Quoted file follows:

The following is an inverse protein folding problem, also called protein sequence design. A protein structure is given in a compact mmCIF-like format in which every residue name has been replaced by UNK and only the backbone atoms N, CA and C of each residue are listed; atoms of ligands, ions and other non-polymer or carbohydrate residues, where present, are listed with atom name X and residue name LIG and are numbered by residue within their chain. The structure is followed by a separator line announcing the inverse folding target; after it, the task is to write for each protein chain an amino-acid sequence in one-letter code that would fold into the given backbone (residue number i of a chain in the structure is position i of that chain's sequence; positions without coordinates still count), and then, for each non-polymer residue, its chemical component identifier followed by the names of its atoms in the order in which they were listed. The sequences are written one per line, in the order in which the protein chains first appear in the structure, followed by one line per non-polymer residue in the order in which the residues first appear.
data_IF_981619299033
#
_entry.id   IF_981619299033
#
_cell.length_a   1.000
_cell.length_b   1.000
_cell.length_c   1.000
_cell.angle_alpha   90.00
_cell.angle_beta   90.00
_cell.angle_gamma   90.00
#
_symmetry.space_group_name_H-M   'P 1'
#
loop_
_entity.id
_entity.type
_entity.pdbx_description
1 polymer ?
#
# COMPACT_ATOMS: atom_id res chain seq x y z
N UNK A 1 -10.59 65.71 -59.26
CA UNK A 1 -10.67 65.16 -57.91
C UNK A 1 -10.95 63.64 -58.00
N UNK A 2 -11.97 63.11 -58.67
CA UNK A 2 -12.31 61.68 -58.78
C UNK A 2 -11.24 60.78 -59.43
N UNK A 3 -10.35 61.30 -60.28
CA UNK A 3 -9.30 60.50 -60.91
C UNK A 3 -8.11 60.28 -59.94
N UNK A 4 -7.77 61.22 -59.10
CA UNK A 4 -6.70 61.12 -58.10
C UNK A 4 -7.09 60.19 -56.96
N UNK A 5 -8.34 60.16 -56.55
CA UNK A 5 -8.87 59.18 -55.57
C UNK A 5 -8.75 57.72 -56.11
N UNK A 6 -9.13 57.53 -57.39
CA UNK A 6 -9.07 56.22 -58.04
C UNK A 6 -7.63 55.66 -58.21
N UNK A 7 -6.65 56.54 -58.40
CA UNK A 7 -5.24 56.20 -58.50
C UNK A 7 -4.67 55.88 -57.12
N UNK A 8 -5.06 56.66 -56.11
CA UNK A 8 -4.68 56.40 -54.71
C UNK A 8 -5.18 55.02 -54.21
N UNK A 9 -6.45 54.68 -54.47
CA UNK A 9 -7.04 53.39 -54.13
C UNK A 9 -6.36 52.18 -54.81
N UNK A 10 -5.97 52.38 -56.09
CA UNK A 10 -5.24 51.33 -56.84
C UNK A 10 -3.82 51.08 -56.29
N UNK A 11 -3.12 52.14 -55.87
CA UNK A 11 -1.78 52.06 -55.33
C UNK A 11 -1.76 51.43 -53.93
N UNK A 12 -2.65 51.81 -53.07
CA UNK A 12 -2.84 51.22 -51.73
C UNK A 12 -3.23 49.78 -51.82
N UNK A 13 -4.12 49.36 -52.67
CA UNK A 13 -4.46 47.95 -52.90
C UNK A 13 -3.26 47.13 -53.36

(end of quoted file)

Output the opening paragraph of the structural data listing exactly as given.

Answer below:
The following is an inverse protein folding problem, also called protein sequence design. A protein structure is given in a compact mmCIF-like format in which every residue name has been replaced by UNK and only the backbone atoms N, CA and C of each residue are listed; atoms of ligands, ions and other non-polymer or carbohydrate residues, where present, are listed with atom name X and residue name LIG and are numbered by residue within their chain. The structure is followed by a separator line announcing the inverse folding target; after it, the task is to write for each protein chain an amino-acid sequence in one-letter code that would fold into the given backbone (residue number i of a chain in the structure is position i of that chain's sequence; positions without coordinates still count), and then, for each non-polymer residue, its chemical component identifier followed by the names of its atoms in the order in which they were listed. The sequences are written one per line, in the order in which the protein chains first appear in the structure, followed by one line per non-polymer residue in the order in which the residues first appear.